About 20 years after this picture was made, one of the greatest poets of the eighteenth century, a man called Christopher Smart, was locked up in a madhouse. It wasn't as bad as this – he wasn't put on display – but he bitterly resented his imprisonment, which lasted just over six years.
What had Christopher Smart done to be labelled a 'lunatic'? Nothing very much. His only 'symptom' was that he prayed. He didn't do it in a loud and crazy way but, if he felt like it, he would kneel down in the street or wherever he found himself and pray. Was that enough to make him insane? What do you think?
What did Christopher Smart pray about? Mostly he praised God. Giving thanks was the main subject of his poetry. While he was imprisoned in the madhouse he was allowed to keep a cat. The cat was called Jeoffry. He wrote a long prose-poem called ‘Jubilate Agno’ and the bit of it that is often reprinted is about this cat. It begins:
For I will consider my Cat Jeoffry.
For he is the servant of the Living God, duly and daily serving him.
For at the first glance of the glory of God in the East he worships in his way.
For this is done by wreathing his body seven times round with elegant quickness . . .
. . . and so on. His cat is pictured as a creature filled with praise for the life God has given him and, unlike humans, this cat isn't inhibited about giving thanks. It is a bit of a bizarre poem, and very long, but Smart wrote a few lines every day. Perhaps it was how he kept his identity. Even though he was locked up for giving thanks to God, he wasn't going to stop! Even in the madhouse, he believed that the fundamental drive of all things is to be thankful.
Time for reflection
Let's be quiet for a moment and take time to consider some of the gifts we have – gifts we perhaps too often take for granted.
Think of some of the people in your life who are important to you – who have given you so much and without whom your life would be impoverished.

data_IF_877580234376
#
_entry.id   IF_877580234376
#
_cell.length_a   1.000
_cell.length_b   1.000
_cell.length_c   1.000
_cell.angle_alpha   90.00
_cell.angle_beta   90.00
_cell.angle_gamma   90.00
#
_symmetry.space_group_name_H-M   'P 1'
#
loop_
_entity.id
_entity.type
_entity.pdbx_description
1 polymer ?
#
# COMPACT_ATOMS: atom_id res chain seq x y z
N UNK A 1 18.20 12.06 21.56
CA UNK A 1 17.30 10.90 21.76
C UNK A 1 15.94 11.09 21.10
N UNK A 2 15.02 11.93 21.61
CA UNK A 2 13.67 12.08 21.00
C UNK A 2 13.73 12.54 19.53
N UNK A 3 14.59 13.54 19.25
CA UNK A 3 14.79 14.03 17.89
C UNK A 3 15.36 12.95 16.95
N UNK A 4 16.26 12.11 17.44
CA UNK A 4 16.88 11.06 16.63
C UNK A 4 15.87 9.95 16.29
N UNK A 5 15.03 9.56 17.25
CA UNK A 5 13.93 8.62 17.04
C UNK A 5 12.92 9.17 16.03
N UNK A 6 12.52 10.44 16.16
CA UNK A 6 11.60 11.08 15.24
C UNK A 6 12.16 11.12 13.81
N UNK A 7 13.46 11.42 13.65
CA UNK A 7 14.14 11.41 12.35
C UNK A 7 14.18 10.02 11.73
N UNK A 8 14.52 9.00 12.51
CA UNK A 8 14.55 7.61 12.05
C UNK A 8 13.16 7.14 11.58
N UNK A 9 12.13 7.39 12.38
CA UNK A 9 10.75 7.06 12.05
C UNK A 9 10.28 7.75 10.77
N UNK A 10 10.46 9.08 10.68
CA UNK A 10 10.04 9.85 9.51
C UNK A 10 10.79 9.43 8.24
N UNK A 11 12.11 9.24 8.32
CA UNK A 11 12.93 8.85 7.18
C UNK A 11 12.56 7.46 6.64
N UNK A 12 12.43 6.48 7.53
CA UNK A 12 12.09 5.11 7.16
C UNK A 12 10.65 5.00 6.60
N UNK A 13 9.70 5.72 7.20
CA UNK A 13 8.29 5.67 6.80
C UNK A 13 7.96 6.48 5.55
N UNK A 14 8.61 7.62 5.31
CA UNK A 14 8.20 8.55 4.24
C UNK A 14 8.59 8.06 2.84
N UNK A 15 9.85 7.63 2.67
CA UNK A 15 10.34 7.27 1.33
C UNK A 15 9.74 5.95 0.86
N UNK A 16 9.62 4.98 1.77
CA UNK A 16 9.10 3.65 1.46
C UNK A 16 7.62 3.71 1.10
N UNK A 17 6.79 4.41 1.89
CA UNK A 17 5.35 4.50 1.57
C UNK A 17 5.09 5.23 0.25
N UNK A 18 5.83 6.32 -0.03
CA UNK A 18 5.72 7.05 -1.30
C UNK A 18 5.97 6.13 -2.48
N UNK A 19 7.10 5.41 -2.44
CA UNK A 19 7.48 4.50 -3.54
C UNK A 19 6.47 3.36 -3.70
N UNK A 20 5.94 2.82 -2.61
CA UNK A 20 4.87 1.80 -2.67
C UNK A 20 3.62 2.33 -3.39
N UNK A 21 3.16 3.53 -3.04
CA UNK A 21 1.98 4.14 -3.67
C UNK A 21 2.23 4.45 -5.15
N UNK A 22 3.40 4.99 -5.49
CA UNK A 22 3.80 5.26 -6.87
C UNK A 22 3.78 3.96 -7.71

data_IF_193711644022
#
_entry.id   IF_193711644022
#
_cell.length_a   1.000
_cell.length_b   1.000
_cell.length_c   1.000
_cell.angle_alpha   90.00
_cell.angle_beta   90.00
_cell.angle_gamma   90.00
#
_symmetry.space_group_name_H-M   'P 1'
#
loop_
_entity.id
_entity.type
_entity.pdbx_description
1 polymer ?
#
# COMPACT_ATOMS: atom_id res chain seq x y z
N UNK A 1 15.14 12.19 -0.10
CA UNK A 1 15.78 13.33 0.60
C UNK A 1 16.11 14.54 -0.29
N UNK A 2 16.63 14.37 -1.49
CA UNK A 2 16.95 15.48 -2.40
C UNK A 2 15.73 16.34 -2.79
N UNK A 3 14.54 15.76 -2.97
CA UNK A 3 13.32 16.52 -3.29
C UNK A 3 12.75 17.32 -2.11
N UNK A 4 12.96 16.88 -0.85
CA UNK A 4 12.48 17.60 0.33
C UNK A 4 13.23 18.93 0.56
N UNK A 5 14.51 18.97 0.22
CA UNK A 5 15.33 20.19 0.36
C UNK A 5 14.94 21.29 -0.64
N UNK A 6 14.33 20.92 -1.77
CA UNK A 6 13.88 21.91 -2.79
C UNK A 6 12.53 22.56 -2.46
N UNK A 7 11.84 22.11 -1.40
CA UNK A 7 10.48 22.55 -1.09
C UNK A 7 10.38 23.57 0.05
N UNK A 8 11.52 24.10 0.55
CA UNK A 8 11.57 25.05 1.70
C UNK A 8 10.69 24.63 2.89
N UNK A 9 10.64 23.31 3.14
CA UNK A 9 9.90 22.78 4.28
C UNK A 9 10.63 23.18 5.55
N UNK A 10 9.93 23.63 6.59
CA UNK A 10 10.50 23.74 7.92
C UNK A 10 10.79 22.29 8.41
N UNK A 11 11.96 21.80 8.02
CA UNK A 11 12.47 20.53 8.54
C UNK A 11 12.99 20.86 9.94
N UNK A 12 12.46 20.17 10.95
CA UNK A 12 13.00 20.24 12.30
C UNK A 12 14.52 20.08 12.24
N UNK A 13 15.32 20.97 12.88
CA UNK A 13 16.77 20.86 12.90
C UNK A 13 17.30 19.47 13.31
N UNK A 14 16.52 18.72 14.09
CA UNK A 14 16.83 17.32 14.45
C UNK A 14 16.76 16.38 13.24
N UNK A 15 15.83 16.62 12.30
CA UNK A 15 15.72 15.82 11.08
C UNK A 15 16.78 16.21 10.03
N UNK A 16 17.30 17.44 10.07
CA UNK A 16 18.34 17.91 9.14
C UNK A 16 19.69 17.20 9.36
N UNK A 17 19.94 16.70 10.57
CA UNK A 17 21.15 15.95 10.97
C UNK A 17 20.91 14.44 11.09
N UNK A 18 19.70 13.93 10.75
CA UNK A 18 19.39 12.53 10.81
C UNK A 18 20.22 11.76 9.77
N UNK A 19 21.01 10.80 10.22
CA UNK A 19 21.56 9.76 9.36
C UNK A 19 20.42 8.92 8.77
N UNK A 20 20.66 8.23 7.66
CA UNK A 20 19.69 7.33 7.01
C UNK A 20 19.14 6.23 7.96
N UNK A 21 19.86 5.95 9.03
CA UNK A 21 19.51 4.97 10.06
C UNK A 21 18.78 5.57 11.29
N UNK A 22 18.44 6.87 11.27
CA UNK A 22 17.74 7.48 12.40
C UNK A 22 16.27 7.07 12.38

Think of some of the places in the world that are special to you – perhaps somewhere familiar and ordinary, such as your home or the homes of your grandparents. Perhaps somewhere exotic – a place where you have been on holiday or dream about going.
Think of some of the things you have – not just the consumer goods but also some of the ordinary things that are part of the furniture of our lives and make us what we are.
For all of these, give thanks.
'Rejoice in the Lamb', Benjamin Britten's setting of Smart's poem, or the 'Hallelujah Chorus' from Handel’sMessiah
Ideas to develop through the week
- Christopher Smart's cat poem could be used as the basis for the students’ own creative writing on thankfulness.
- If time allows in the assembly or in an RE lesson, the students could explore the idea of thankfulness.
One of the big questions that religions have always tried to answer is why God bothered to create human beings in the first place. According to Karl Barth, one of the greatest theologians of the twentieth century, what really matters is not that humans obey God – or even love God – but they are thankful to God for all the rich things given to them: ‘Obedience without gratitude would be nothing. Love without gratitude would be nothing . . . Only as he thanks God does man fulfil his true being.’ What do the students think this means? Do they agree? Why or why not?